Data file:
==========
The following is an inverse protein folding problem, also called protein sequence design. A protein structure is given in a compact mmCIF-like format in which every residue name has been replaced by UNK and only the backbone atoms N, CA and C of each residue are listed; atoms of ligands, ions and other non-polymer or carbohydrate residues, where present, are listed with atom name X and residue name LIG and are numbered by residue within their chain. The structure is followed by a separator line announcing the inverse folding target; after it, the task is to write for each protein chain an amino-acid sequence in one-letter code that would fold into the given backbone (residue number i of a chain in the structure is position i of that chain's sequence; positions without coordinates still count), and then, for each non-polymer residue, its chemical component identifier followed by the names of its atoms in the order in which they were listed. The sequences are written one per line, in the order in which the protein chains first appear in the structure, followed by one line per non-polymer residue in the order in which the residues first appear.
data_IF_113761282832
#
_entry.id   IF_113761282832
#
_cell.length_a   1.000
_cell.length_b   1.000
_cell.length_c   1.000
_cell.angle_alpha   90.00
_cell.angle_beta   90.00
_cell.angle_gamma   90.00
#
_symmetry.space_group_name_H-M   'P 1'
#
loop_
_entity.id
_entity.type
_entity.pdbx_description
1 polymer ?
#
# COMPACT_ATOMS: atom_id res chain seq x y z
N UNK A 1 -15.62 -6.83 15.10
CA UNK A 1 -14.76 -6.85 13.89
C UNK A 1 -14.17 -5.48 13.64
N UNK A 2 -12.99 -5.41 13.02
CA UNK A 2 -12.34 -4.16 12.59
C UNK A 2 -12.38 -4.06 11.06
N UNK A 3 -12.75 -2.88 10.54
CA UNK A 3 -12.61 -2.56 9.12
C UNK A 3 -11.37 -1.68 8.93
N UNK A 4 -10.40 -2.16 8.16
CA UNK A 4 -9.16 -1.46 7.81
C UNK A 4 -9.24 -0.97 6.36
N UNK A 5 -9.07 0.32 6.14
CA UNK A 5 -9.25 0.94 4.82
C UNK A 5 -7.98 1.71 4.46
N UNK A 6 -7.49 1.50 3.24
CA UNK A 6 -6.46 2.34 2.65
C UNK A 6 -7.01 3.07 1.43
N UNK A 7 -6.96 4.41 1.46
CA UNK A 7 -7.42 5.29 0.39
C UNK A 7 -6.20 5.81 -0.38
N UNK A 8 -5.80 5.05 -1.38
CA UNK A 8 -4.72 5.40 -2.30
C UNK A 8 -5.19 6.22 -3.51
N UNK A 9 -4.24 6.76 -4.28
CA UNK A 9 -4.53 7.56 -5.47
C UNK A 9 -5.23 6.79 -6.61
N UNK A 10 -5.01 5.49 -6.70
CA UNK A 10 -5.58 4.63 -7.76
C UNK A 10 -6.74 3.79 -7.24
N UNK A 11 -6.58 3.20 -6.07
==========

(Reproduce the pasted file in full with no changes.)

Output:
The following is an inverse protein folding problem, also called protein sequence design. A protein structure is given in a compact mmCIF-like format in which every residue name has been replaced by UNK and only the backbone atoms N, CA and C of each residue are listed; atoms of ligands, ions and other non-polymer or carbohydrate residues, where present, are listed with atom name X and residue name LIG and are numbered by residue within their chain. The structure is followed by a separator line announcing the inverse folding target; after it, the task is to write for each protein chain an amino-acid sequence in one-letter code that would fold into the given backbone (residue number i of a chain in the structure is position i of that chain's sequence; positions without coordinates still count), and then, for each non-polymer residue, its chemical component identifier followed by the names of its atoms in the order in which they were listed. The sequences are written one per line, in the order in which the protein chains first appear in the structure, followed by one line per non-polymer residue in the order in which the residues first appear.
data_IF_113761282832
#
_entry.id   IF_113761282832
#
_cell.length_a   1.000
_cell.length_b   1.000
_cell.length_c   1.000
_cell.angle_alpha   90.00
_cell.angle_beta   90.00
_cell.angle_gamma   90.00
#
_symmetry.space_group_name_H-M   'P 1'
#
loop_
_entity.id
_entity.type
_entity.pdbx_description
1 polymer ?
#
# COMPACT_ATOMS: atom_id res chain seq x y z
N UNK A 1 -15.62 -6.83 15.10
CA UNK A 1 -14.76 -6.85 13.89
C UNK A 1 -14.17 -5.48 13.64
N UNK A 2 -12.99 -5.41 13.02
CA UNK A 2 -12.34 -4.16 12.59
C UNK A 2 -12.38 -4.06 11.06
N UNK A 3 -12.75 -2.88 10.54
CA UNK A 3 -12.61 -2.56 9.12
C UNK A 3 -11.37 -1.68 8.93
N UNK A 4 -10.40 -2.16 8.16
CA UNK A 4 -9.16 -1.46 7.81
C UNK A 4 -9.24 -0.97 6.36
N UNK A 5 -9.07 0.32 6.14
CA UNK A 5 -9.25 0.94 4.82
C UNK A 5 -7.98 1.71 4.46
N UNK A 6 -7.49 1.50 3.24
CA UNK A 6 -6.46 2.34 2.65
C UNK A 6 -7.01 3.07 1.43
N UNK A 7 -6.96 4.41 1.46
CA UNK A 7 -7.42 5.29 0.39
C UNK A 7 -6.20 5.81 -0.38
N UNK A 8 -5.80 5.05 -1.38
CA UNK A 8 -4.72 5.40 -2.30
C UNK A 8 -5.19 6.22 -3.51
N UNK A 9 -4.24 6.76 -4.28
CA UNK A 9 -4.53 7.56 -5.47
C UNK A 9 -5.23 6.79 -6.61
N UNK A 10 -5.01 5.49 -6.70
CA UNK A 10 -5.58 4.63 -7.76
C UNK A 10 -6.74 3.79 -7.24
N UNK A 11 -6.58 3.20 -6.07